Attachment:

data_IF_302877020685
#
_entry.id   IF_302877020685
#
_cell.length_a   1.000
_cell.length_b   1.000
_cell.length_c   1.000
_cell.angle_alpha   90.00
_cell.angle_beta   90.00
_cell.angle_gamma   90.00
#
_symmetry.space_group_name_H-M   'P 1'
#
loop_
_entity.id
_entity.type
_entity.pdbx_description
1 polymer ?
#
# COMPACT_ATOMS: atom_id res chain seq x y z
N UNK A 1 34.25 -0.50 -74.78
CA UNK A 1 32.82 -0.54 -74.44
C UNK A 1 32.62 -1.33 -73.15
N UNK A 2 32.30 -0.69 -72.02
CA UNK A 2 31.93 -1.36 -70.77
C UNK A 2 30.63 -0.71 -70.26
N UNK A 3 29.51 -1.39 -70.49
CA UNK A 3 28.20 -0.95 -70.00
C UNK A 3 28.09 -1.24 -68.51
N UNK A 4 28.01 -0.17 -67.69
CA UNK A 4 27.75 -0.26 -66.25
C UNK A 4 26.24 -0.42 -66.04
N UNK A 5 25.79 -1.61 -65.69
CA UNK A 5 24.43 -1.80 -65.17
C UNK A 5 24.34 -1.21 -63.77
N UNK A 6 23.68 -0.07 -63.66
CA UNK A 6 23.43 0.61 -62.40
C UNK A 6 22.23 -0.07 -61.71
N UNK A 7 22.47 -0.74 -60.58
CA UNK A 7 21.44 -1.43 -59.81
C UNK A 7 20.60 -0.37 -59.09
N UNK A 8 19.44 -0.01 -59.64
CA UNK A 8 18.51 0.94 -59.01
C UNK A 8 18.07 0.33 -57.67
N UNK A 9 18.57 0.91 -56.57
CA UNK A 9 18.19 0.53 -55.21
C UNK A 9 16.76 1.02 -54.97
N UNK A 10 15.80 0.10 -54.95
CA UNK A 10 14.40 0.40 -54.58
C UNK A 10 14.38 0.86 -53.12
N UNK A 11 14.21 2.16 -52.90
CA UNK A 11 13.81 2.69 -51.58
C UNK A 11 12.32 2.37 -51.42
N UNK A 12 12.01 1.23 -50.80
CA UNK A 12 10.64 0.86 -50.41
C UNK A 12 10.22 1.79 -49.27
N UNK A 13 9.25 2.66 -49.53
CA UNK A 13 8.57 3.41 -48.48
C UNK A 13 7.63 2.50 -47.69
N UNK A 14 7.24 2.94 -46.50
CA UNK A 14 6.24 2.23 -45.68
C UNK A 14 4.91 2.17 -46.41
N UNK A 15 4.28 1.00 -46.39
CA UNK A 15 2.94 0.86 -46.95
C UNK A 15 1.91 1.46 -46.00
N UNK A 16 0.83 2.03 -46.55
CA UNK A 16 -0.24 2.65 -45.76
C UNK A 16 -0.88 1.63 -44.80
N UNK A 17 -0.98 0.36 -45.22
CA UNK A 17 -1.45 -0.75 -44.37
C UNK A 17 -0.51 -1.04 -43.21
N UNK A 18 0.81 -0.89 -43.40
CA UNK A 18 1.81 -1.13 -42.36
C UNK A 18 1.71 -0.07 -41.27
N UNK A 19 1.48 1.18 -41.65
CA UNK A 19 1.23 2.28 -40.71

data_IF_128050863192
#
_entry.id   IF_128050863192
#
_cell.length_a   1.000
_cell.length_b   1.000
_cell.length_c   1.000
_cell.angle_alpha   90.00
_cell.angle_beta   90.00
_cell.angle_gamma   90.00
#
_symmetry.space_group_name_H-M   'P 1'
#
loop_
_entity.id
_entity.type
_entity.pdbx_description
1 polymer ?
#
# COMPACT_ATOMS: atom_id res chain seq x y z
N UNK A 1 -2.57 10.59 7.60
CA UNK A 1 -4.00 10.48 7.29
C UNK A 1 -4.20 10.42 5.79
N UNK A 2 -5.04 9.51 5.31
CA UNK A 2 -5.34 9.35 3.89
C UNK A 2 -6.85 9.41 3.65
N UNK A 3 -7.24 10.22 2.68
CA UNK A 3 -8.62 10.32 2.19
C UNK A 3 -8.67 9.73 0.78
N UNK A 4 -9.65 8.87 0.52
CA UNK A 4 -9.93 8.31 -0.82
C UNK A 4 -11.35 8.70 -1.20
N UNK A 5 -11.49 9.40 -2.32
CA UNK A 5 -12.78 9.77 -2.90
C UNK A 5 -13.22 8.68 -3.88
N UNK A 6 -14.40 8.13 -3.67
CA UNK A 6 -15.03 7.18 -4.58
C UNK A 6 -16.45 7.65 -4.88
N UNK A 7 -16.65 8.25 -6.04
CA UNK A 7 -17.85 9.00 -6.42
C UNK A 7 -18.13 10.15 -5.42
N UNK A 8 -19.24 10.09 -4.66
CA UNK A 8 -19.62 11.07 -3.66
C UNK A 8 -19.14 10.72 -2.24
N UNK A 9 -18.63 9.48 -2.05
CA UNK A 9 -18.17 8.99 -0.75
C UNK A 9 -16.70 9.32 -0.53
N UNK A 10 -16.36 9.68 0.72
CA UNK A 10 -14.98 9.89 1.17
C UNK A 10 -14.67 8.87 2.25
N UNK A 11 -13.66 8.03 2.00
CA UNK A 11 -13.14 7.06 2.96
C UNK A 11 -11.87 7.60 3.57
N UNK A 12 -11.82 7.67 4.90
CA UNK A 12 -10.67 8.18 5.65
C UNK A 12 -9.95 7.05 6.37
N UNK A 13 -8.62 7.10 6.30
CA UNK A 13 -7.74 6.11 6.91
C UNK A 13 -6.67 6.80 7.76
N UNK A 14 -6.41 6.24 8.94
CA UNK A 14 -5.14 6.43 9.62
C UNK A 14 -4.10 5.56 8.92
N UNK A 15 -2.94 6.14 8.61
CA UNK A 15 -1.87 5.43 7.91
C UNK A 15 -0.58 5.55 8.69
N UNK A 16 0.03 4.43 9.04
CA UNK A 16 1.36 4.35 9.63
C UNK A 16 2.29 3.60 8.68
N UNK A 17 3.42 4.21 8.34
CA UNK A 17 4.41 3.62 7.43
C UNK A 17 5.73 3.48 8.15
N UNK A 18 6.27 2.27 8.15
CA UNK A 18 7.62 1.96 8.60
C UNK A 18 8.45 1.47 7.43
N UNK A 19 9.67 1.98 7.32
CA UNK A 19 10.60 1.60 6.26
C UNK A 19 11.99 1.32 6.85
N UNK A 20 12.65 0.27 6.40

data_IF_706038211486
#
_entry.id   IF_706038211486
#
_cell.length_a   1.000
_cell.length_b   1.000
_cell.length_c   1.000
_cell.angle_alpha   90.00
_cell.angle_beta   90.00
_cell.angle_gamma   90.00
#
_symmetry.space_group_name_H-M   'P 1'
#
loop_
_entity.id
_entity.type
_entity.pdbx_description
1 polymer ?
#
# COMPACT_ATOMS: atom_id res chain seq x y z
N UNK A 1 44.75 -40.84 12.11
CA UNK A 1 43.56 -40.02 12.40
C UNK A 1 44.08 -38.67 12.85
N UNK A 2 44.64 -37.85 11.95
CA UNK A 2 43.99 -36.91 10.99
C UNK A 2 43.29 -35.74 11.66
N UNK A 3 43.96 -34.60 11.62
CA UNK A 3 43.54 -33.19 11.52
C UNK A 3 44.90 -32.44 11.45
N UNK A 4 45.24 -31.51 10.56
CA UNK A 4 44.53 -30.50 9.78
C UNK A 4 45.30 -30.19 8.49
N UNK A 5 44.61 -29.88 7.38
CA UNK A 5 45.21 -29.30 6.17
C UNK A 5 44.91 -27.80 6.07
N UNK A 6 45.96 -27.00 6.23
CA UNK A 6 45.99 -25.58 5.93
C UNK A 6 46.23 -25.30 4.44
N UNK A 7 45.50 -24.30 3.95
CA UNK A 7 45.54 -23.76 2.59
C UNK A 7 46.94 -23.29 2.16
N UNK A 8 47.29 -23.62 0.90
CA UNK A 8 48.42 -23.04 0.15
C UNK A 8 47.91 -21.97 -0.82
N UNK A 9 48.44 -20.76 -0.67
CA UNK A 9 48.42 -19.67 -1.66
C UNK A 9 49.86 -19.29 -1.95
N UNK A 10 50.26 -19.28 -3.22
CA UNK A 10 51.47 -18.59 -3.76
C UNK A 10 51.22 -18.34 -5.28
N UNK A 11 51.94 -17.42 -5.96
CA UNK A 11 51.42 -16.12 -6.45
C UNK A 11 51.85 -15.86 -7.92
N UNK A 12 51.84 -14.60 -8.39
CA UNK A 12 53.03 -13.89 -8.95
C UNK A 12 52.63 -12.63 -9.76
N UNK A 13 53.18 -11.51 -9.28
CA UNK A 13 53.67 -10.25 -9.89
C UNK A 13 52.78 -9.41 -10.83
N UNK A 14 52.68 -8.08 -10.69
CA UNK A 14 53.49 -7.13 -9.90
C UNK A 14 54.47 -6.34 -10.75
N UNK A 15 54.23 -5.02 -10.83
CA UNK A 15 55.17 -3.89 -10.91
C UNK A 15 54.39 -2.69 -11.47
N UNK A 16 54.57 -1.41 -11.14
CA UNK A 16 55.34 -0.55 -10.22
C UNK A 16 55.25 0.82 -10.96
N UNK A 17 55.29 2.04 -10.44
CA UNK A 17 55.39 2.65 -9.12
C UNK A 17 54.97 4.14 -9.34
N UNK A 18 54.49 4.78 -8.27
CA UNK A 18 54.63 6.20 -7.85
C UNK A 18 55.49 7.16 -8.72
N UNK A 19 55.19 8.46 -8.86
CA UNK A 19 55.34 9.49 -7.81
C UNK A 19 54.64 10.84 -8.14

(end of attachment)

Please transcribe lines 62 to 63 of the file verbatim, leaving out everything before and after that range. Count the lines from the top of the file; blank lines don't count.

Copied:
C UNK A 14 4.91 2.17 -46.41
N UNK A 15 4.28 1.00 -46.39